Lapham has heard Hoard for years around town and is confident he'll click with him like he did with the previous five.
"You can tell he does his homework; there's no question about that," Lapham said. "He's a pro's pro."
Hoard has already used arid wit and succinct calls to become not only a popular Cincinnati figure as the voice of UC sports, but also the play-by-play man for the Triple A Pawtucket Red Sox. He showed Wednesday that both will be on display this season.
"Now do you think Carson will come back?" Hoard deadpanned.
No one seems to know if Bengals quarterback Carson Palmer is going to be back, but Hoard knows he'll be living a dream that began when he was 13 years old talking into the microphone of a cassette tape recorder in front of his TV in Jamestown, N.Y. One of Hoard's heroes was long-time Bills play-by-man Van Miller, a voice he lived and died with from O.J. to the K-Gun.
But for the longest time, Hoard thought he was going to be a baseball guy.
"A lot of close calls; I was Susan Lucci," Hoard said. "In baseball, there is kind of a path to follow. You get a Triple A job and then you hope. There's not really a path for an NFL job. You can do a lot of a college games around the country, or you can work in the same town and do the same team every year. I know this: When the National Football League calls, you go. It's a tremendous honor. When I was 13 years old talking into a tape recorder, I would have been happy working at a local station. To grow up and be one of 32 NFL announcers is a great thrill."
Hoard may be popular, but he may not even be the most popular media personality in his family. Wife Peg Rusconi was a TV reporter for Cincinnati's WKRC-TV before the couple moved to Boston and she became one of WBZ-TV's leading general assignment reporters. Hoard will finish out the season with the PawSox while calling the Bengals preseason games before starting his 11th season with UC. If there is a conflict, he'll do the Bengals game first.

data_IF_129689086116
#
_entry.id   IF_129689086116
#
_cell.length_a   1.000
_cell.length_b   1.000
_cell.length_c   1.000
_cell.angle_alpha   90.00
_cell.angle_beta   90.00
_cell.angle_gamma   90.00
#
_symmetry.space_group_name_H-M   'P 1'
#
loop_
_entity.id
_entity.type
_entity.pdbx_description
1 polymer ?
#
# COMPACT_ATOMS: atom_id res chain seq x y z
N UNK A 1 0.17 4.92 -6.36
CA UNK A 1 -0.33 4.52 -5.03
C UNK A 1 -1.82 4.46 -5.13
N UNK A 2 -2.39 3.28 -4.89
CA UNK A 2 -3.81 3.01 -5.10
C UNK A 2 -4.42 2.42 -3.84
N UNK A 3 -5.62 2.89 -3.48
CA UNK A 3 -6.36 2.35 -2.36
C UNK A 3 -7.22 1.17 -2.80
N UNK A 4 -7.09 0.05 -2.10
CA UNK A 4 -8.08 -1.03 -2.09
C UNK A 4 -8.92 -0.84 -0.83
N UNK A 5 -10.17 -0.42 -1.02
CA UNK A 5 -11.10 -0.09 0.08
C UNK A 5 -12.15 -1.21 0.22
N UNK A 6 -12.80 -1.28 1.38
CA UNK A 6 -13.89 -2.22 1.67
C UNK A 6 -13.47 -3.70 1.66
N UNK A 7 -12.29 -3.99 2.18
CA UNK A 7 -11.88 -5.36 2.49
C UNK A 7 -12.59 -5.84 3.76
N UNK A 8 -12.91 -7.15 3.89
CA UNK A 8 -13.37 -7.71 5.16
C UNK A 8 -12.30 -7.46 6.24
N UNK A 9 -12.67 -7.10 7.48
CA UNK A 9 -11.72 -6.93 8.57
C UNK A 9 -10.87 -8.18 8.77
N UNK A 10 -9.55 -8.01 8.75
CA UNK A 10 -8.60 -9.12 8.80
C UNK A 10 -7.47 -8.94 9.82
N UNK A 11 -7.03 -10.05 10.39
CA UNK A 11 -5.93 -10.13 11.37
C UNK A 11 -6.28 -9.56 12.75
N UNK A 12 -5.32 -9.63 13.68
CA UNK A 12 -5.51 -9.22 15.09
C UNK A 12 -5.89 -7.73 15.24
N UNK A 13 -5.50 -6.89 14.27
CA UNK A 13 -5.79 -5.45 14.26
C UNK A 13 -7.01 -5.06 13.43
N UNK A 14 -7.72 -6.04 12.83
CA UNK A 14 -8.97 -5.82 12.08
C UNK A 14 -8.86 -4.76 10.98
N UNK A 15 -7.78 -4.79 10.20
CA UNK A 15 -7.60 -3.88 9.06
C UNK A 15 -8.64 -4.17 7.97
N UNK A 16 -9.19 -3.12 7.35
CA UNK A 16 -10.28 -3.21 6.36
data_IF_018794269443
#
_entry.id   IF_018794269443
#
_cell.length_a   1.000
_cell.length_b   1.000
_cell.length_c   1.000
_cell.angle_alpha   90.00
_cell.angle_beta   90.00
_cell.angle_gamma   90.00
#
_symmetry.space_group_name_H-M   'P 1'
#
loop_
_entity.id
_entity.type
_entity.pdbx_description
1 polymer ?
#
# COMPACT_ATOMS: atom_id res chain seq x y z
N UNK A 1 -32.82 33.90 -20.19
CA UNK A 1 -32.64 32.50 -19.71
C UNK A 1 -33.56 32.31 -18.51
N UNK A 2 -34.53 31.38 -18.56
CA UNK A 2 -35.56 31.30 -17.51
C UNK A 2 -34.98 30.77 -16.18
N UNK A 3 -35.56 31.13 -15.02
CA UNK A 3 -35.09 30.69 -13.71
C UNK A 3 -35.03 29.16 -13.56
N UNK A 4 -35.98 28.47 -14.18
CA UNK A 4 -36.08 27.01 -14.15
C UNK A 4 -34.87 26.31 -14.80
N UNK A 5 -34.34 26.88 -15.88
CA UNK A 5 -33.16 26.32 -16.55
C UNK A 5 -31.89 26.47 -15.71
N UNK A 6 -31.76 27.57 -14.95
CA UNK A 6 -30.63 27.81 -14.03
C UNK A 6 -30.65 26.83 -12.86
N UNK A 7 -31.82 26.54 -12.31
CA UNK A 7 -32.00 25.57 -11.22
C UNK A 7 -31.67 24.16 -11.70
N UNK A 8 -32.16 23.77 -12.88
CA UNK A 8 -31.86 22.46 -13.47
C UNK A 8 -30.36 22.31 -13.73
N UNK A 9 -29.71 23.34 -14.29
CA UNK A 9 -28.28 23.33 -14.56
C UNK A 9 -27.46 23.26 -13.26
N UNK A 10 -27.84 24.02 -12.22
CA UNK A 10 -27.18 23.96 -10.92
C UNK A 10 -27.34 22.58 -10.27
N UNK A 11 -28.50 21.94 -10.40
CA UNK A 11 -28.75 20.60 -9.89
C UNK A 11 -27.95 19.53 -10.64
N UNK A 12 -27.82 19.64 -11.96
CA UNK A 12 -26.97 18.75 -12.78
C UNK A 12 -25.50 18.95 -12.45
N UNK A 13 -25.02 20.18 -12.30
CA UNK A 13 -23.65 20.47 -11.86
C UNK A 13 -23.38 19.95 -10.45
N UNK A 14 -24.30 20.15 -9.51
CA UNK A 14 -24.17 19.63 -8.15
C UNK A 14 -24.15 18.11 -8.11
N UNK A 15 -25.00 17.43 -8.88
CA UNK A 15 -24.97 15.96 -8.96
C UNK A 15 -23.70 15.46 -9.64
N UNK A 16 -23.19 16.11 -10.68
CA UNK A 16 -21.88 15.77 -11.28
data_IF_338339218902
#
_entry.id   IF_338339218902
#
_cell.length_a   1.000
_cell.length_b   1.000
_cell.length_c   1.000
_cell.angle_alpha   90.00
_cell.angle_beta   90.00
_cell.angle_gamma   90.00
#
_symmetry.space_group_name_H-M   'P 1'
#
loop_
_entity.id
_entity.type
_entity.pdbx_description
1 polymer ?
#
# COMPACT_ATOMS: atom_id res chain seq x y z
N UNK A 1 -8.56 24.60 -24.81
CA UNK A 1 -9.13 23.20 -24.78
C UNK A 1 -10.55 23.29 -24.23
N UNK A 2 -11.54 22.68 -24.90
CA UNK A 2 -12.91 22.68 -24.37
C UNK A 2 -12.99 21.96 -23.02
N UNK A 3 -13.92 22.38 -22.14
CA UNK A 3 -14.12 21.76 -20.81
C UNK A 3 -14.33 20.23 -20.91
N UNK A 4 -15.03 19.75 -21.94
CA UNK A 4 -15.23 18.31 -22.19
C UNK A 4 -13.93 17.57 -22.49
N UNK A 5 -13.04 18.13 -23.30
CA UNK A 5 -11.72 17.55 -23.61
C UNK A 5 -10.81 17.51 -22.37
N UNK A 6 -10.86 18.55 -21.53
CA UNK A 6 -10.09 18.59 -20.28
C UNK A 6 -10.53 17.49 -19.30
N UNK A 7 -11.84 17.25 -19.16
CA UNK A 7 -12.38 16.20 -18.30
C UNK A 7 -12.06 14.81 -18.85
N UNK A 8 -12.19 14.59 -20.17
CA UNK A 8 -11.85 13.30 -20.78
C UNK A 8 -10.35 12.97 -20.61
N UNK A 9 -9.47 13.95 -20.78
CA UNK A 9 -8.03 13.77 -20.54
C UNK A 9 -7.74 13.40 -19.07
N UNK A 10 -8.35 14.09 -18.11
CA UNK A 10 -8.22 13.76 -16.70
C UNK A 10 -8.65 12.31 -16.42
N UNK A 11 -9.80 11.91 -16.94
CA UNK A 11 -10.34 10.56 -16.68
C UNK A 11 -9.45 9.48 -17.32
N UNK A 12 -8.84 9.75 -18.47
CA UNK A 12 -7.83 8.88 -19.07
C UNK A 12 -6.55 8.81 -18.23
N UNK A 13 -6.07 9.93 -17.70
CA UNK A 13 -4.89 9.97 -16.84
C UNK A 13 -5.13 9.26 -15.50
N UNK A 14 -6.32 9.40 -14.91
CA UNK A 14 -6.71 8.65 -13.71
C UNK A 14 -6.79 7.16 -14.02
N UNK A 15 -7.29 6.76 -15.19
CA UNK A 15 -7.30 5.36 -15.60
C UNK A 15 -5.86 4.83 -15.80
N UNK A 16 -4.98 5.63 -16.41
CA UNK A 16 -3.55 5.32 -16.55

"I started the season with them. I feel like I have to finish the season with them," said Hoard, enjoying his first day off from the PawSox since the April 7 opener. "It will be a tough month or so, but I love it. I doesn't bother me."
Lapham's role working with the Bengals marketing department selling air time hasn't changed, either. After 26 years and Boomer Esiason, David Klinger, Jeff Blake, Akili Smith, Jon Kitna and Palmer, he sounds as vibrant and as fresh as ever for Andy Dalton. That and A.J. Green at the top of the draft.
"The toughest offseason to sell was after the 2-14, but then Marvin (Lewis) came," Lapham said of 2003. "This was pretty tough, too, but then came this draft. That's the great thing about the NFL. Everything goes in cycles. I thought it was a very good draft for them. I saw where Mel Kiper gave it an A and I haven't seen anything lower than a solid B. They put the bat on the ball in what looks like nearly every round."
Although Lapham thinks the Bengals have to get a veteran in here to back up Dalton, he likes the pick.
"Because Dalton's a five-year guy and he's played in 49 games, I think they're right," Lapham said. "I think he's the most ready of these quarterbacks to come in and play.
"This has been an unbelievable offseason (with the lockout). You can't talk to your draft picks. You can't talk to your players. You can't sign anybody. We're in unchartered waters."
But Lapham is still diving. Twenty-six years. Eight Opening Day quarterbacks. Maybe nine with young Mr. Dalton. Six play-by-play guys. The only thing we really know is who's in the radio booth.
"It's been quite a run," said Lapham, starting another.